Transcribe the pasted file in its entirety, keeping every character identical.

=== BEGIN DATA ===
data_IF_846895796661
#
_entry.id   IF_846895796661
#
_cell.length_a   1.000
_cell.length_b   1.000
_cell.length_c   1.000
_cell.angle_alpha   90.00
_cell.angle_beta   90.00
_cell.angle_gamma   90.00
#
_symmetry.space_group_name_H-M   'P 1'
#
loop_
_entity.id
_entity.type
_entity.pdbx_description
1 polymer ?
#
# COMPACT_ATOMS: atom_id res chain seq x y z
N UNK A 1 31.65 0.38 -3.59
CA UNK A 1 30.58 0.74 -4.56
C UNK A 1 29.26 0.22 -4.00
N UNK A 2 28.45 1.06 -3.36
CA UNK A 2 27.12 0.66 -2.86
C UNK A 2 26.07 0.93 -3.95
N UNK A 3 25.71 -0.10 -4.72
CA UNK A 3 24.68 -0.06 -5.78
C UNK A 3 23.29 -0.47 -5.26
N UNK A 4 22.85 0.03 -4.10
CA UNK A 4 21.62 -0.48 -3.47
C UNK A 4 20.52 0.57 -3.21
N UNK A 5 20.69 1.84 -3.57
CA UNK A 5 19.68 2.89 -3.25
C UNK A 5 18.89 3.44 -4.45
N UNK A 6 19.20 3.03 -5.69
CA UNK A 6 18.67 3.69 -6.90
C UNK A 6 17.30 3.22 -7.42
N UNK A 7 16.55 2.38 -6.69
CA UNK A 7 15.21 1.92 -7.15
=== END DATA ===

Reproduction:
data_IF_846895796661
#
_entry.id   IF_846895796661
#
_cell.length_a   1.000
_cell.length_b   1.000
_cell.length_c   1.000
_cell.angle_alpha   90.00
_cell.angle_beta   90.00
_cell.angle_gamma   90.00
#
_symmetry.space_group_name_H-M   'P 1'
#
loop_
_entity.id
_entity.type
_entity.pdbx_description
1 polymer ?
#
# COMPACT_ATOMS: atom_id res chain seq x y z
N UNK A 1 31.65 0.38 -3.59
CA UNK A 1 30.58 0.74 -4.56
C UNK A 1 29.26 0.22 -4.00
N UNK A 2 28.45 1.06 -3.36
CA UNK A 2 27.12 0.66 -2.86
C UNK A 2 26.07 0.93 -3.95
N UNK A 3 25.71 -0.10 -4.72
CA UNK A 3 24.68 -0.06 -5.78
C UNK A 3 23.29 -0.47 -5.26
N UNK A 4 22.85 0.03 -4.10
CA UNK A 4 21.62 -0.48 -3.47
C UNK A 4 20.52 0.57 -3.21
N UNK A 5 20.69 1.84 -3.57
CA UNK A 5 19.68 2.89 -3.25
C UNK A 5 18.89 3.44 -4.45
N UNK A 6 19.20 3.03 -5.69
CA UNK A 6 18.67 3.69 -6.90
C UNK A 6 17.30 3.22 -7.42
N UNK A 7 16.55 2.38 -6.69
CA UNK A 7 15.21 1.92 -7.15